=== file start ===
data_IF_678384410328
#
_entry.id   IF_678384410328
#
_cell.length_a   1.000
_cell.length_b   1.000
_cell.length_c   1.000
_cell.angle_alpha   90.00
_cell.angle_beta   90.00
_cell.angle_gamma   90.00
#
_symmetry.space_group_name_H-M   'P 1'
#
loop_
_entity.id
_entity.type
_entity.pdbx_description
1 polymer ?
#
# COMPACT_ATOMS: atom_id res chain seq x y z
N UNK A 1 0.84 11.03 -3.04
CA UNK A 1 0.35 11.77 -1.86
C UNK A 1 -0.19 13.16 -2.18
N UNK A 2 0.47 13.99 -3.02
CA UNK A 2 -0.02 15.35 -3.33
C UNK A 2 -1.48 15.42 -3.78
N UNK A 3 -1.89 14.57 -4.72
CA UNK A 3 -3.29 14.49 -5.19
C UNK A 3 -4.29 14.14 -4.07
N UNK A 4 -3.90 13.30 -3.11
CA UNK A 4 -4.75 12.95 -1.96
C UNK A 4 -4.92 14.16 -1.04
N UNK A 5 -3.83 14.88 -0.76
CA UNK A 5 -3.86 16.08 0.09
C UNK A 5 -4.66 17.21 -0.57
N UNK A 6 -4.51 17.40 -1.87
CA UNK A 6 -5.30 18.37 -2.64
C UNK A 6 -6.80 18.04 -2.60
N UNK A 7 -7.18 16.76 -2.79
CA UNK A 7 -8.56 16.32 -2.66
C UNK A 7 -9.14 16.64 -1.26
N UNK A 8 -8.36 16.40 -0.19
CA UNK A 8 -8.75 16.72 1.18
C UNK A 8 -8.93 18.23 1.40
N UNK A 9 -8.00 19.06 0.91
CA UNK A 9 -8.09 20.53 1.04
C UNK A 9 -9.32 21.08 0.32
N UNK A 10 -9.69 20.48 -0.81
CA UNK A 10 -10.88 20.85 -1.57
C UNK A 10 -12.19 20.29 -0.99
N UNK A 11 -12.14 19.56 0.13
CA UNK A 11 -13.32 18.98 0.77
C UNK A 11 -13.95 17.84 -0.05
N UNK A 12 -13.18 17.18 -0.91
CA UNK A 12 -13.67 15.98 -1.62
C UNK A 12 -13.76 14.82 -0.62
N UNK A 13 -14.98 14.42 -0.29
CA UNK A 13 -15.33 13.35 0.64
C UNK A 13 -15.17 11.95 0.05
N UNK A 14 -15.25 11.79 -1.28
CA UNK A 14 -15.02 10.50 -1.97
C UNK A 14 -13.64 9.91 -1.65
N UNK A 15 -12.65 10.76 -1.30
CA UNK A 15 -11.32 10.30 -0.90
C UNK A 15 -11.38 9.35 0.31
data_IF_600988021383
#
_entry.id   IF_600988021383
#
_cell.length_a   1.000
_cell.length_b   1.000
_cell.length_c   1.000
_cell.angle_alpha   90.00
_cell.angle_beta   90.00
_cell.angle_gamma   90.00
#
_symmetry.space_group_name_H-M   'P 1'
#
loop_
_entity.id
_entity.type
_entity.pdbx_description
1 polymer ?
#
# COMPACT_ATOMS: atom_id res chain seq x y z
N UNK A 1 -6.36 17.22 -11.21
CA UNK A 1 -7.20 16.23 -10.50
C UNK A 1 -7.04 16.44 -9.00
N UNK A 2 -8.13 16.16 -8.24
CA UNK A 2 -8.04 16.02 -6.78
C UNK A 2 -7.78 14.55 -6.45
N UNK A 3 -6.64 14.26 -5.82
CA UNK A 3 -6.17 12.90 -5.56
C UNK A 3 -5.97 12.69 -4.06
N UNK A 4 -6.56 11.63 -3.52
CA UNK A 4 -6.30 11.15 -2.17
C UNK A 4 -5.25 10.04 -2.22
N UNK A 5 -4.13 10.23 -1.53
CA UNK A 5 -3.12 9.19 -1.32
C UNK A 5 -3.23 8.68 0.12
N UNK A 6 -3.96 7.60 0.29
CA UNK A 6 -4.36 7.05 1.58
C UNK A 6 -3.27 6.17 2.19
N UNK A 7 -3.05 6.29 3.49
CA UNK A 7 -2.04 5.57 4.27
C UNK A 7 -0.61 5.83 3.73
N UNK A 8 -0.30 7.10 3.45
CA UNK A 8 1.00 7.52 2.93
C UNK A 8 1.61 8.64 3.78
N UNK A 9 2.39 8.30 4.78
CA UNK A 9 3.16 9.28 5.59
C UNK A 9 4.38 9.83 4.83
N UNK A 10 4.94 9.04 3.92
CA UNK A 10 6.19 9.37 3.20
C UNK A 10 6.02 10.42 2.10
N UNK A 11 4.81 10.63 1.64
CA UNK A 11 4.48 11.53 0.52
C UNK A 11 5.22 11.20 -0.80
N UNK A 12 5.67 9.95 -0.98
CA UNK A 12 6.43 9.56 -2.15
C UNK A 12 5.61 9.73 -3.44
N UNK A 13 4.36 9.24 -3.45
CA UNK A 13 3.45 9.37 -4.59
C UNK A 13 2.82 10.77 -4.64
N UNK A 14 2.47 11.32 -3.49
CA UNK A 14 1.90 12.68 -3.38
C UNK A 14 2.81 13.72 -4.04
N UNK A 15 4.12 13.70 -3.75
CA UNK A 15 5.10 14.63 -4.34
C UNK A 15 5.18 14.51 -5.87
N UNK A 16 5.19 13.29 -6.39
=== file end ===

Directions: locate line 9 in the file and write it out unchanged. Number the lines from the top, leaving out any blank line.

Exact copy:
_cell.angle_beta   90.00